Publisher: CUEN, Napoli, Italy . 1995.
ISBN: 88 7146 293-9
Price: US $ 35.00
This book is based upon a lecture course organised within the Interdivisional Study Group on Computational Chemistry of the Italian Chemical Society. The main purpose of the course was to highlight the important role that mathematics plays in problems relating to chemical reactor dynamics. The contents do not appear as chapters but as a series of 17 self-contained articles, presumably based upon the lectures. References are given at the end of each article, which I found to be quite useful. The articles are of two types: mathematically-based, providing theory and examples applied to chemical reactions, and chemistry-based, describing the processes involved.
The first two articles provide a good elementary introduction to mathematical models of the batch and continuous flow reactors, and a description of numerical methods for solving ordinary differential equations. Although the latter discussion was somewhat brief, it was of sufficient rigour.
Current issues in modelling diffusion and chemical reactions in porous solids are described in the third article, whereas the next two articles are more mathematically based. At 40+ pages article 4 is one of the longest in the book and provides a general overview of the usefulness of singularity theory in explaining bifurcation behaviour in well stirred flow reactors. The use of statistical analysis in chemical reaction modelling is described in the next article. The 6th article provides an interesting overview of the kinetic analysis of complex reacting systems and provides some intriguing suggestions for future work in this area.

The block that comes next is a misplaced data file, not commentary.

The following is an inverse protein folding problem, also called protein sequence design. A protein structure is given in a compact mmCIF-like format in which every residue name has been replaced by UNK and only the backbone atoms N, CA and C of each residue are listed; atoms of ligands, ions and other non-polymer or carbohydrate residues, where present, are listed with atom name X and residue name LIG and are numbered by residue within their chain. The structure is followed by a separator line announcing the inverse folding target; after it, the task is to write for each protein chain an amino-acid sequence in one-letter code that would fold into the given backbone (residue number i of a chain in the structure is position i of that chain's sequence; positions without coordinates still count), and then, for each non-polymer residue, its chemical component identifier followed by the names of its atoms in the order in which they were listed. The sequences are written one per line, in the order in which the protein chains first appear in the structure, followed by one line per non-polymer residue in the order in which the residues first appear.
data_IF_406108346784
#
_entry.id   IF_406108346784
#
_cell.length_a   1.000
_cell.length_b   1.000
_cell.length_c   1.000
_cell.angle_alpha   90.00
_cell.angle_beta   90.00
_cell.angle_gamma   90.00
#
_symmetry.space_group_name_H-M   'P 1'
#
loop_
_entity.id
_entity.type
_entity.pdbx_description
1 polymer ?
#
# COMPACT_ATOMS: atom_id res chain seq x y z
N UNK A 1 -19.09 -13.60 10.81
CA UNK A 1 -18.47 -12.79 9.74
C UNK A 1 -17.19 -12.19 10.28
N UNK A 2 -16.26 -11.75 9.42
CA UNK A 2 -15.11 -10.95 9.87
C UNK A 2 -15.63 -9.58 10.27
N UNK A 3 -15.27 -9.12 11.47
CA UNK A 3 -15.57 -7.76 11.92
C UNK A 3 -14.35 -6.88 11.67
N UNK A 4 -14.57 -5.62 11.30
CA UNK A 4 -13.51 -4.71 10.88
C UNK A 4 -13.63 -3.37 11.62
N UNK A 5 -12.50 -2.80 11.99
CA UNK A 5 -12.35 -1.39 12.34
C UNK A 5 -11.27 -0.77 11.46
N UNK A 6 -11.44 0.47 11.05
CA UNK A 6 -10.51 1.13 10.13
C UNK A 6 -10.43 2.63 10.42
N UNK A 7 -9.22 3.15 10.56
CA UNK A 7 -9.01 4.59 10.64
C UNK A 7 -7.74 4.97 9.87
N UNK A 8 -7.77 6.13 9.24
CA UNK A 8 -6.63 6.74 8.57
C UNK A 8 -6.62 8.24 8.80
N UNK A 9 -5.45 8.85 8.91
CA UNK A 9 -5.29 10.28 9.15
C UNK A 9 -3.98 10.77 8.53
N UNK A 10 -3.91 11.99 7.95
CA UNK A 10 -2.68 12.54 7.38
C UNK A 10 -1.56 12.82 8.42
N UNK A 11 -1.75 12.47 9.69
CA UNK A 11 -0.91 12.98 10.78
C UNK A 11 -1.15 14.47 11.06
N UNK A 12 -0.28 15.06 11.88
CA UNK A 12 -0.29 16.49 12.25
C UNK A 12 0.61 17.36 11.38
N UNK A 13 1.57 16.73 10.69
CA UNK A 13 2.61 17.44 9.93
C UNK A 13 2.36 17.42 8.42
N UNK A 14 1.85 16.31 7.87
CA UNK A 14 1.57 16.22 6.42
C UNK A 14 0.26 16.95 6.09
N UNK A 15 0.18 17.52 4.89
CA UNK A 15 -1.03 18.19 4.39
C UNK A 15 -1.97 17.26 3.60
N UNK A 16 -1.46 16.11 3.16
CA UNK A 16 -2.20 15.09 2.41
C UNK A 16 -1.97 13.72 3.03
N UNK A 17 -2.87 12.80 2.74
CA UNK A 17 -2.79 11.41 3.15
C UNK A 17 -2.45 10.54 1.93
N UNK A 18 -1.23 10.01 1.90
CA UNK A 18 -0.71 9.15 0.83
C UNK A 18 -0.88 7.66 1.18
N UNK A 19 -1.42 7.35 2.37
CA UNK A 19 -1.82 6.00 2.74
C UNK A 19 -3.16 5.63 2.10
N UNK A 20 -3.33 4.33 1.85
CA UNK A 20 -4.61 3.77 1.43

Articles 7, 10, 14 and 16 provide a general description of nonlinear dynamical system analysis of chemical reactions. The discussions in these articles include phase-plane analysis, bifurcation theory, phase transitions, symmetry breaking phenomena, Turing patterns, parameter continuation techniques and chaotic chemical reactions, including chemical turbulence. In my opinion most of these articles are well written and would provide a good starting point for chemists or chemical engineers who are interested in nonlinear dynamical systems. The issues of multiplicity of steady-states, stability of chemical reactors and parameter sensitivity which are addressed in article 11, are extremely important in reactor theory as they have serious safety implications.
The next article provides an overview of gas-liquid reactions. Elementary discussions of reaction-diffusion equations are discussed in article 13. This is followed by a brief description of chemical reaction engineering of multi component mixtures. I found that the final article, which describes the distributed-parameter models of exothermic reactions with heat transfer effects, most stimulated my interest.
In summary I believe that this is a useful book which has achieved its goal of drawing the attention of the mathematical community to the `fertile' field of chemical reactor dynamics. Although the brevity of some articles may be criticised by some, a full description of these may require several volumes. Nevertheless the book provides enough information to ``wet the appetite'' of an interested reader.
School of Mathematics and Statistics
University College (University of New South Wales)
Australian Defence Force Academy
Canberra ACT 2600